Gila River Indian community receives $4.5 million grant to bridge the digital divide


INDIAN COMMUNITY OF GILA RIVER, AZ (3TV/CBS 5) – The Gila River Indian Community is receiving nearly $4.5 million to help bridge a deep digital divide and improve affordable high-speed internet access for the community’s 23,000 tribal members. The federal grant, which was announced Wednesday, is part of a $77 million injection of funding into broadband infrastructure for tribal communities in 10 states.

“We are facing decades of underfunding and that was demonstrated critically during the pandemic when we had to go virtual,” said Gila River Indian Community Governor Stephen Roe Lewis. “We have tried to meet those needs and today’s announcement on this landmark investment will be a real game-changer for us as we seek to meet not only current but also long-term goals.”

The grant money is expected to be used to strengthen broadband infrastructure among tribal communities to improve health care, workforce development, education, housing and social services. . “If you don’t have an internet connection today, you just feel left out,” said Andy Berke of the US Department of Commerce’s National Telecommunications and Information Administration.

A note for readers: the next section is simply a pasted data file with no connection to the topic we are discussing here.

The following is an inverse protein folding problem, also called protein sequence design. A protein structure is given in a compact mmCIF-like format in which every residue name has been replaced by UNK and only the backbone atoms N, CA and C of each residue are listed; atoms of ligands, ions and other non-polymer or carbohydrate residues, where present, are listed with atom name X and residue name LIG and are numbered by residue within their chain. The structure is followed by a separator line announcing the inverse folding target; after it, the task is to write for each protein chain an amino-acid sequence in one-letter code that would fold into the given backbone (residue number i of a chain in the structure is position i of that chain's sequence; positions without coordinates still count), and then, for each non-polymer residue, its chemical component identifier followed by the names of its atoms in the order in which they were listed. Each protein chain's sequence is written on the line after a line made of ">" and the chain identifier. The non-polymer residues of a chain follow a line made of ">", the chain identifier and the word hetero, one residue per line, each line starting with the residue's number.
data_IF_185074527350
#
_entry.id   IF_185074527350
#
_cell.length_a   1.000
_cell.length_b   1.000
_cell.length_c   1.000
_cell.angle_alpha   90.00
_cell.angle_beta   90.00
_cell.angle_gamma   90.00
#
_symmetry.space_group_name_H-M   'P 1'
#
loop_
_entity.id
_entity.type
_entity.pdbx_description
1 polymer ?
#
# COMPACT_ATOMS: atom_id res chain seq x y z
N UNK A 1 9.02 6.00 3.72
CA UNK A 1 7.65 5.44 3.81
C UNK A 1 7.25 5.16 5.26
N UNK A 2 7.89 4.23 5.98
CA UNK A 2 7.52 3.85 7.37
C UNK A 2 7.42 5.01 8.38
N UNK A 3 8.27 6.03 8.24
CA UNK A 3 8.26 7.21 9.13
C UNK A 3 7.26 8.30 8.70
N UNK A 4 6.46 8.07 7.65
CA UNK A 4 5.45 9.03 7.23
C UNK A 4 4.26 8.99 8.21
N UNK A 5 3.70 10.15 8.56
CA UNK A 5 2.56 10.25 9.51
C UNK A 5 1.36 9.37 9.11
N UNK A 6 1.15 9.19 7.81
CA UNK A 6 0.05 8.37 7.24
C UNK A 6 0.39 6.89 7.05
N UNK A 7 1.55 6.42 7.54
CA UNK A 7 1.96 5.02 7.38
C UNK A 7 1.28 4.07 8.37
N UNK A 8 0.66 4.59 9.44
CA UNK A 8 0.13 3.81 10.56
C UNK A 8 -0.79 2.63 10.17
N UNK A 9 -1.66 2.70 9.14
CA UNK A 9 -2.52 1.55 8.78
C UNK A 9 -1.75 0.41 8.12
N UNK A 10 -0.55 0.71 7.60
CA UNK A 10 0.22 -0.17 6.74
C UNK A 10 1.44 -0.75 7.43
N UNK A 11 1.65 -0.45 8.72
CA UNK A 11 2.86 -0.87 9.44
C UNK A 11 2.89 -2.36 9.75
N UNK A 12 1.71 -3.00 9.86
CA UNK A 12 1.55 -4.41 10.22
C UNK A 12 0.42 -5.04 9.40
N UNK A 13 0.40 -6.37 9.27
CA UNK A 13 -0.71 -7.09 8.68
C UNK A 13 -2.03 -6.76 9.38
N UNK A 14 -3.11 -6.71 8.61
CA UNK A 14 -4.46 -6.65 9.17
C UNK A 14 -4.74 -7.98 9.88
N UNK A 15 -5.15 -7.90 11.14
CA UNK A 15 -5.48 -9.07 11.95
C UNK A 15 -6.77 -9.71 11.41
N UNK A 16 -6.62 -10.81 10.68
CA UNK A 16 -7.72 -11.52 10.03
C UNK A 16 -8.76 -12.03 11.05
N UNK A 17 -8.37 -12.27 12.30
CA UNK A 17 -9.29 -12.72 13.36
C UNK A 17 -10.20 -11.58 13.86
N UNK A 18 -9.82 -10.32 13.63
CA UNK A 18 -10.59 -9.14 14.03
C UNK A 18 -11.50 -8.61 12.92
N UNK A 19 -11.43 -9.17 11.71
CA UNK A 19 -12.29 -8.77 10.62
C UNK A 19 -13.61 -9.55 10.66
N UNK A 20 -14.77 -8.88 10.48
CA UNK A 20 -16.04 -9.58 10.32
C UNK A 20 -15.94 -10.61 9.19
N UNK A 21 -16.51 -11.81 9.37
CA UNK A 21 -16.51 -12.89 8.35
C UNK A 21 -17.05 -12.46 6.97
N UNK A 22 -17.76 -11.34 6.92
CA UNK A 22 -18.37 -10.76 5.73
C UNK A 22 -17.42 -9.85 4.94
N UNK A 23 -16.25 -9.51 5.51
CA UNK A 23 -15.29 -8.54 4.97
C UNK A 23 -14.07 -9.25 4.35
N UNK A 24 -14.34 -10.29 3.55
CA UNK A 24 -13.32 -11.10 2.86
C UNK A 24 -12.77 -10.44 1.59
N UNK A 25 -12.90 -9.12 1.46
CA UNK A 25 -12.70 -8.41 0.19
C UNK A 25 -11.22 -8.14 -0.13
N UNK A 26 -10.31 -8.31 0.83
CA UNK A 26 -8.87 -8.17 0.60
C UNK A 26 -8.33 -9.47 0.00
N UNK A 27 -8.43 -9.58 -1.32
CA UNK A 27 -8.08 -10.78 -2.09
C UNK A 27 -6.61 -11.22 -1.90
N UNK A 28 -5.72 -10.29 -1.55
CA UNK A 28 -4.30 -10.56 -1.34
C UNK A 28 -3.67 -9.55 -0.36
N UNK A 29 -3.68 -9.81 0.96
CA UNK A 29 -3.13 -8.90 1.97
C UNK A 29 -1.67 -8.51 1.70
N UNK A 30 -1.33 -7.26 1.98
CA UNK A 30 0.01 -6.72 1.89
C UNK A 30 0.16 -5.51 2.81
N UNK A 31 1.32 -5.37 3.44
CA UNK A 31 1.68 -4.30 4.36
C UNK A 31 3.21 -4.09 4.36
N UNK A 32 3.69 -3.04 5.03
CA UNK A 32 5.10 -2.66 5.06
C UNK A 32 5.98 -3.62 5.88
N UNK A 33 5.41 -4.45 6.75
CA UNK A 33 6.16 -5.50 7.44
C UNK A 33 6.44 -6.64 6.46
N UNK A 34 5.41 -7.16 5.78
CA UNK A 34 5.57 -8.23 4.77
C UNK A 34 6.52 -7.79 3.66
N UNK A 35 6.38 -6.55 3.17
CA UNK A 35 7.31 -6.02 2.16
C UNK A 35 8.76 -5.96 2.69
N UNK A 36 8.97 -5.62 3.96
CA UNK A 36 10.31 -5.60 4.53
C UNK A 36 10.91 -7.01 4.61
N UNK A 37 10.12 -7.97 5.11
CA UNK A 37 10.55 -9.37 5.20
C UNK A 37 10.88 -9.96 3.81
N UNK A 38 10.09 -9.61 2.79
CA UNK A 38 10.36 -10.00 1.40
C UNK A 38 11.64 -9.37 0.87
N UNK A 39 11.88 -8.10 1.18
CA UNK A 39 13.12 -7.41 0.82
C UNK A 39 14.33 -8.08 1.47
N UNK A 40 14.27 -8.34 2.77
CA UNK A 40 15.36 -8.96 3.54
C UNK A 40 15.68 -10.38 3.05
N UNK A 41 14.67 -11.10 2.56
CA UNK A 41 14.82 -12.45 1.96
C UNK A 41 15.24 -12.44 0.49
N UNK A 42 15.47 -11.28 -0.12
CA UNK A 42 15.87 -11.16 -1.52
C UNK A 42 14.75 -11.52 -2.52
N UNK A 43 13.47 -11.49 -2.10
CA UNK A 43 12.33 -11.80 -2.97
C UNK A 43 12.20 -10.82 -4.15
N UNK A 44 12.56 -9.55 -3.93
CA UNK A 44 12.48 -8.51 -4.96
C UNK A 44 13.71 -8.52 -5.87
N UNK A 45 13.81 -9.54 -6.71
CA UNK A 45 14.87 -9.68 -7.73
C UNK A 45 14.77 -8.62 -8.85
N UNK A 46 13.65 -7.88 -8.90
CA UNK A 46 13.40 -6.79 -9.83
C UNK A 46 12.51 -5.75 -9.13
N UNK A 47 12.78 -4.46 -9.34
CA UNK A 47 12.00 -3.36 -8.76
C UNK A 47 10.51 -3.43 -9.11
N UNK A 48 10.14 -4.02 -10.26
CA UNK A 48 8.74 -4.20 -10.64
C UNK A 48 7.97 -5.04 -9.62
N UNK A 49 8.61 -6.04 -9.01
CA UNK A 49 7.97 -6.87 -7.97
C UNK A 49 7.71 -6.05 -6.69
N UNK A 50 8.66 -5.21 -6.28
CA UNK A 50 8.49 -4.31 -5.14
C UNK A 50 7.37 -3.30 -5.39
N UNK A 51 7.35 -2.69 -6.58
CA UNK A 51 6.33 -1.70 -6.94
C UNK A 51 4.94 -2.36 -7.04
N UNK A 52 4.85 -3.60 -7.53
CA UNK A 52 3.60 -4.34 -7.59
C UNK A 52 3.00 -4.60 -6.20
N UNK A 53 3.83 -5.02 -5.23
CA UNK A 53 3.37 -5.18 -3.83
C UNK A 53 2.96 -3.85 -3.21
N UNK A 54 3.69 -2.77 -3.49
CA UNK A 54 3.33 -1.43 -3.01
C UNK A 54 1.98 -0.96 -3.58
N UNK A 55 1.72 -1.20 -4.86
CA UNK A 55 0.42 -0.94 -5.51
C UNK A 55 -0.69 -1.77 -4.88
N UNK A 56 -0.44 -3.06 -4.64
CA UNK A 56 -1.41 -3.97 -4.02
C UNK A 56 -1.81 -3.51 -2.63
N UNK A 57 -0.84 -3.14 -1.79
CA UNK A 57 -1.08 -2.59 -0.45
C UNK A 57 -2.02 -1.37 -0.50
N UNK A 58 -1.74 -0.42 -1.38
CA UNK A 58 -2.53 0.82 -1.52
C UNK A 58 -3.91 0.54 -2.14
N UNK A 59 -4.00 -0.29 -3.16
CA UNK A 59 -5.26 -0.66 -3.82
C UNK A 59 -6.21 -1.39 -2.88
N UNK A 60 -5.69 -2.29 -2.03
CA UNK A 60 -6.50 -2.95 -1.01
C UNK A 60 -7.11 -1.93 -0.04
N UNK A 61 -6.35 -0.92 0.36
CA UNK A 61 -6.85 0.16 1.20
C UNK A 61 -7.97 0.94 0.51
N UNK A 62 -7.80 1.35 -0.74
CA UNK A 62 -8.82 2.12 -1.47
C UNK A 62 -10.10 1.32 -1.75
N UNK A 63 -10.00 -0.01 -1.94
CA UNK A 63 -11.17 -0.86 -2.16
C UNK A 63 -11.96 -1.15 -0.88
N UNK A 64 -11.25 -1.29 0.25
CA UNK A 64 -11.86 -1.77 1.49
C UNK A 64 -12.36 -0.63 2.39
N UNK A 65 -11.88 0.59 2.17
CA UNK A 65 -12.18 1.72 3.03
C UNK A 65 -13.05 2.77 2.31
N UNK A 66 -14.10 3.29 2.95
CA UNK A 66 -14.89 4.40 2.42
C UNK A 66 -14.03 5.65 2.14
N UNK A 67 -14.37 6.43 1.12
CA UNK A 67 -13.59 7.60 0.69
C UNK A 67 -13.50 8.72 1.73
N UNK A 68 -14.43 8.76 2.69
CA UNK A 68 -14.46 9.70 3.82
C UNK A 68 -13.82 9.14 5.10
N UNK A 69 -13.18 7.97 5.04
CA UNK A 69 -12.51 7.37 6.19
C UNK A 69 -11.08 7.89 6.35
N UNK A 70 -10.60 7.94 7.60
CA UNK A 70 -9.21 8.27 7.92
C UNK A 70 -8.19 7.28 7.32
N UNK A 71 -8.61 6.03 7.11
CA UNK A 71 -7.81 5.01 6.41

According to Berke, the investment is part of a broader effort by the Biden administration to ensure that every home in the country has access to affordable high-speed internet.

“We want the Internet to be cheaper. We want people to be able to use it better, and we also want to create jobs,” Berke said. “It will do all of that. It will create jobs through internships. This will ensure that people can actually use it to do telehealth. And we also know that people only need basic skills, how to send an email? All of these pieces are covered by this grant.

The grants are funded by the American Rescue Plan Act of 2021 and will be used by tribal communities in Arizona, Alaska, California, Connecticut, Louisiana, Michigan, Oklahoma, Rhode Island, South Dakota and Washington.

Previous 'Star Wars' in Navajo shines brightly
Next Indigenous Representation - Indian Country Today

MENU

Back